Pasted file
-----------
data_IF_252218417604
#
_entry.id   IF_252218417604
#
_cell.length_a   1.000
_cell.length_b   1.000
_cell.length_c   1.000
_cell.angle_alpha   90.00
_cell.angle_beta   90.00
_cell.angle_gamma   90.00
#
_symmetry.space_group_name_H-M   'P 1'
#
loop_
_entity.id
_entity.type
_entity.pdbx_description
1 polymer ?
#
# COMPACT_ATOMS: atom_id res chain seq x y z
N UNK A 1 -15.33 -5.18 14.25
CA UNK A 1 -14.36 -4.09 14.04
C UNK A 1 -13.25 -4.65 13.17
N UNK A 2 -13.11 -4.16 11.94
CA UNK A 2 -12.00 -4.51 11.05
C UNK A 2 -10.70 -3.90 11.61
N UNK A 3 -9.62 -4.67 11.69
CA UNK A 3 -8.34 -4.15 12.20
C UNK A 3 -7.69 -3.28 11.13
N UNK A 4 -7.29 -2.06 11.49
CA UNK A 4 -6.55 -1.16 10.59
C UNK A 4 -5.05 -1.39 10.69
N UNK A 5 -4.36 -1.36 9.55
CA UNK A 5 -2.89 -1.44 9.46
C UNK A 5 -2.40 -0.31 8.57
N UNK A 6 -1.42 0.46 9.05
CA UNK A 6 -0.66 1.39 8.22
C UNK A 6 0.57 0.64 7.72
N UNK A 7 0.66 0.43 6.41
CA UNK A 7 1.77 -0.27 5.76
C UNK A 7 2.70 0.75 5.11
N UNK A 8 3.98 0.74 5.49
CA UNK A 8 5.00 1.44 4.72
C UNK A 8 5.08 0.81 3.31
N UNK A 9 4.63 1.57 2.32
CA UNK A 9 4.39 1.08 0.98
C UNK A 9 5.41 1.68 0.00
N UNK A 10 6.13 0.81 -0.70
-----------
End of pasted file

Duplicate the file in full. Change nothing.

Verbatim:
data_IF_252218417604
#
_entry.id   IF_252218417604
#
_cell.length_a   1.000
_cell.length_b   1.000
_cell.length_c   1.000
_cell.angle_alpha   90.00
_cell.angle_beta   90.00
_cell.angle_gamma   90.00
#
_symmetry.space_group_name_H-M   'P 1'
#
loop_
_entity.id
_entity.type
_entity.pdbx_description
1 polymer ?
#
# COMPACT_ATOMS: atom_id res chain seq x y z
N UNK A 1 -15.33 -5.18 14.25
CA UNK A 1 -14.36 -4.09 14.04
C UNK A 1 -13.25 -4.65 13.17
N UNK A 2 -13.11 -4.16 11.94
CA UNK A 2 -12.00 -4.51 11.05
C UNK A 2 -10.70 -3.90 11.61
N UNK A 3 -9.62 -4.67 11.69
CA UNK A 3 -8.34 -4.15 12.20
C UNK A 3 -7.69 -3.28 11.13
N UNK A 4 -7.29 -2.06 11.49
CA UNK A 4 -6.55 -1.16 10.59
C UNK A 4 -5.05 -1.39 10.69
N UNK A 5 -4.36 -1.36 9.55
CA UNK A 5 -2.89 -1.44 9.46
C UNK A 5 -2.40 -0.31 8.57
N UNK A 6 -1.42 0.46 9.05
CA UNK A 6 -0.66 1.39 8.22
C UNK A 6 0.57 0.64 7.72
N UNK A 7 0.66 0.43 6.41
CA UNK A 7 1.77 -0.27 5.76
C UNK A 7 2.70 0.75 5.11
N UNK A 8 3.98 0.74 5.49
CA UNK A 8 5.00 1.44 4.72
C UNK A 8 5.08 0.81 3.31
N UNK A 9 4.63 1.57 2.32
CA UNK A 9 4.39 1.08 0.98
C UNK A 9 5.41 1.68 0.00
N UNK A 10 6.13 0.81 -0.70